The media company, led by chairman John Malone, will retain 10% of its stake. Liberty CEO Greg Maffei will no longer serve on Barnes & Noble’s board, while Mark Carleton has been re-elected.
Shares of Barnes & Noble tumbled 9.5% to $20.01 in recent trading. Liberty rose four cents to $133.31.
Liberty previously had the ability to block any asset sales, which was seen as a potential hurdle when Barnes & Noble chairman Leonard Riggio announced his intention to buy the company’s bookstore chain. He later abandoned those plans.
Barnes & Noble has also considered spinning off its struggling Nook unit, which is grappling with a slowdown in digital book sales. But last summer, the New York-based company said it would instead cease in-house production of tablets.
In February, new CEO Michael Huseby indicated that Barnes & Noble is in discussions with potential hardware partners for Nook.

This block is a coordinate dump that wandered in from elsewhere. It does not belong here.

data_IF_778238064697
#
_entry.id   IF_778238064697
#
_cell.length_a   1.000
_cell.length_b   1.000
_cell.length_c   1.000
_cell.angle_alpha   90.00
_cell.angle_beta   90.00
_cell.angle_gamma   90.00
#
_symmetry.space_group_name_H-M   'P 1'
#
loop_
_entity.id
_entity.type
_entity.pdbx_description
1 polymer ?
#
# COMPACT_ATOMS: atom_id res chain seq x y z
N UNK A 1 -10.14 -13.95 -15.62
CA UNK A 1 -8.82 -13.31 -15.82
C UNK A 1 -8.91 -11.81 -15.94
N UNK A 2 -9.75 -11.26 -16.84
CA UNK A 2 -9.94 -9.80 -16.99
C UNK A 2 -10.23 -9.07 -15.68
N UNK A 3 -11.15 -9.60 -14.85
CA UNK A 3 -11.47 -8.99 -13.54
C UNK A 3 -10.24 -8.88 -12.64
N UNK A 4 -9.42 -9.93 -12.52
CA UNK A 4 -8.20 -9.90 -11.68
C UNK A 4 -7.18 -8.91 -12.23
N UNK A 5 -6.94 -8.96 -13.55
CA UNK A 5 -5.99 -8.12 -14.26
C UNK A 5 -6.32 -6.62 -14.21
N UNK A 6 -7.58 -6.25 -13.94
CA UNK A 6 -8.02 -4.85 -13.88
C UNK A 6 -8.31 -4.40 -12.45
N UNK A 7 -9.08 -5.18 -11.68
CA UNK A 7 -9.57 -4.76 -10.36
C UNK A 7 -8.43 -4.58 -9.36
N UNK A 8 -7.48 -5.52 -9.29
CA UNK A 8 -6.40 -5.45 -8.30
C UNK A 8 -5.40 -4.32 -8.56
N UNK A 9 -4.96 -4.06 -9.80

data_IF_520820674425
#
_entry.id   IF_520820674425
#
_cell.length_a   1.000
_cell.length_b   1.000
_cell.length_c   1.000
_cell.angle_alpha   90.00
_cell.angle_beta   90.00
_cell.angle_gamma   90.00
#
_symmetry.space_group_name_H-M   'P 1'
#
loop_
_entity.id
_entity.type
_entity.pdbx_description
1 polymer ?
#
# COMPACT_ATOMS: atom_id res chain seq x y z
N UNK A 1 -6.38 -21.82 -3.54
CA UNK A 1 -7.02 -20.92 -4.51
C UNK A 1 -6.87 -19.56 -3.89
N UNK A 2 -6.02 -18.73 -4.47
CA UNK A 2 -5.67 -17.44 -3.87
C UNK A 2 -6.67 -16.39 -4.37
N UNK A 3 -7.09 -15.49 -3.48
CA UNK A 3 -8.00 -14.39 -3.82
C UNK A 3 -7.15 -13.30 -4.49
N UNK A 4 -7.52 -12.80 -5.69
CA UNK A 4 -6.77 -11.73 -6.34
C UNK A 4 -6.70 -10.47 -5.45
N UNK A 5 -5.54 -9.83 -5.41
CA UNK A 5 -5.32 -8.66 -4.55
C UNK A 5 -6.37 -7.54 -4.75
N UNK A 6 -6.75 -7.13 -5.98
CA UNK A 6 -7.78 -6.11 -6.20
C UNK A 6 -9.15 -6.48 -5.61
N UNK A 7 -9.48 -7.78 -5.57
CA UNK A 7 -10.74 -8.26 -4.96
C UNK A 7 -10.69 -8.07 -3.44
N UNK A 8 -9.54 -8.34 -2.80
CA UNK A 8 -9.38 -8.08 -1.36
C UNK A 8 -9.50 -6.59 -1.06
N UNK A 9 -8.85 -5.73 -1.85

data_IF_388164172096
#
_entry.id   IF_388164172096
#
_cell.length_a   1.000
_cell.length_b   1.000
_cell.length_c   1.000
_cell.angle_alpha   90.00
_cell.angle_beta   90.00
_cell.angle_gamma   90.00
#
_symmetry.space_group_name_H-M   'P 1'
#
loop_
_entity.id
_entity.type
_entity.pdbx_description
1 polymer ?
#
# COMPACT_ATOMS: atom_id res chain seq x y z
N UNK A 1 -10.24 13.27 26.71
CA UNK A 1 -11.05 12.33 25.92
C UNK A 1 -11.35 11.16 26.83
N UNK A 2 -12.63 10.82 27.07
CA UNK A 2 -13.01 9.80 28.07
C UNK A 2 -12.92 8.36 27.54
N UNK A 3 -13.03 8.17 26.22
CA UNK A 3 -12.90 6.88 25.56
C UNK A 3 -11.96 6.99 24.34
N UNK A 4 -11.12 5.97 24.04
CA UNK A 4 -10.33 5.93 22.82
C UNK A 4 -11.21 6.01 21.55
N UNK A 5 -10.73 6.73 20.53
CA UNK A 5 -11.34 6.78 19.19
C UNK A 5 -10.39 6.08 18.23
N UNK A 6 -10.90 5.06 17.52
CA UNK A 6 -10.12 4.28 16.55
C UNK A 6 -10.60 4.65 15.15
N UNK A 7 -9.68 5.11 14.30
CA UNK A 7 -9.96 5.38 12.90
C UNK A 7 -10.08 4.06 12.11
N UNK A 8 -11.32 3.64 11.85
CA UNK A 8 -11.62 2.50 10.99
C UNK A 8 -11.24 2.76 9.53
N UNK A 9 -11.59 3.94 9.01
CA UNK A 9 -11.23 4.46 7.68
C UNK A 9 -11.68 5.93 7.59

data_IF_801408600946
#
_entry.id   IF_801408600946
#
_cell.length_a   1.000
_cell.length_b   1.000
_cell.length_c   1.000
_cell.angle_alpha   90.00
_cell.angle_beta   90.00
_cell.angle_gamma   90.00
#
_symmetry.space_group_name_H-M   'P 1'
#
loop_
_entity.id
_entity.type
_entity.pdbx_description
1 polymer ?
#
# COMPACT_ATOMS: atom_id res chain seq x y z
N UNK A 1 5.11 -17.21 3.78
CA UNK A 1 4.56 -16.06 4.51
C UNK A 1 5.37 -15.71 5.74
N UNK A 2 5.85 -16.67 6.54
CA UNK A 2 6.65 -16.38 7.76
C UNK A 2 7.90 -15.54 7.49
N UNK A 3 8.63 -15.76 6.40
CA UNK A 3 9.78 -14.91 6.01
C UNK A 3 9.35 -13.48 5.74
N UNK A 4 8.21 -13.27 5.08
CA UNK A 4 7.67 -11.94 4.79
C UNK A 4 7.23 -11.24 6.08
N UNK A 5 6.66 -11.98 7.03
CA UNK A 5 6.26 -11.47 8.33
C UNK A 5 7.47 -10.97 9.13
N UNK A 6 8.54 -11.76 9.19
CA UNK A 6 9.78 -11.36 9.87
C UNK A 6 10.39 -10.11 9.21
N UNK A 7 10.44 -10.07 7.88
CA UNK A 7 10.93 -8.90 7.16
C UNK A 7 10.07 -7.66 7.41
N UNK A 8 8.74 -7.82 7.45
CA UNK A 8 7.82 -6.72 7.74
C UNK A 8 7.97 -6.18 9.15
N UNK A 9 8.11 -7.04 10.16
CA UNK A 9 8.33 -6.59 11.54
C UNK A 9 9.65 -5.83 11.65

Private investment firm G Asset Management recently upped the pressure on Barnes & Noble to revisit its spinoff plans, offering to buy 51% of the company for $22 a share.
Liberty’s move to relinquish part of its stake will give Barnes & Noble more flexibility to accomplish their strategic objectives, Maffei said.
“Liberty’s decision to retain a portion of its investment and have active involvement on our board underscores Liberty's ongoing commitment to Barnes & Noble,” Riggio said.
The Englewood, Colo.-based media giant initially bought a stake in Barnes & Noble when it invested $204 million to buy preferred stock. The deal ended talks of a possible sale.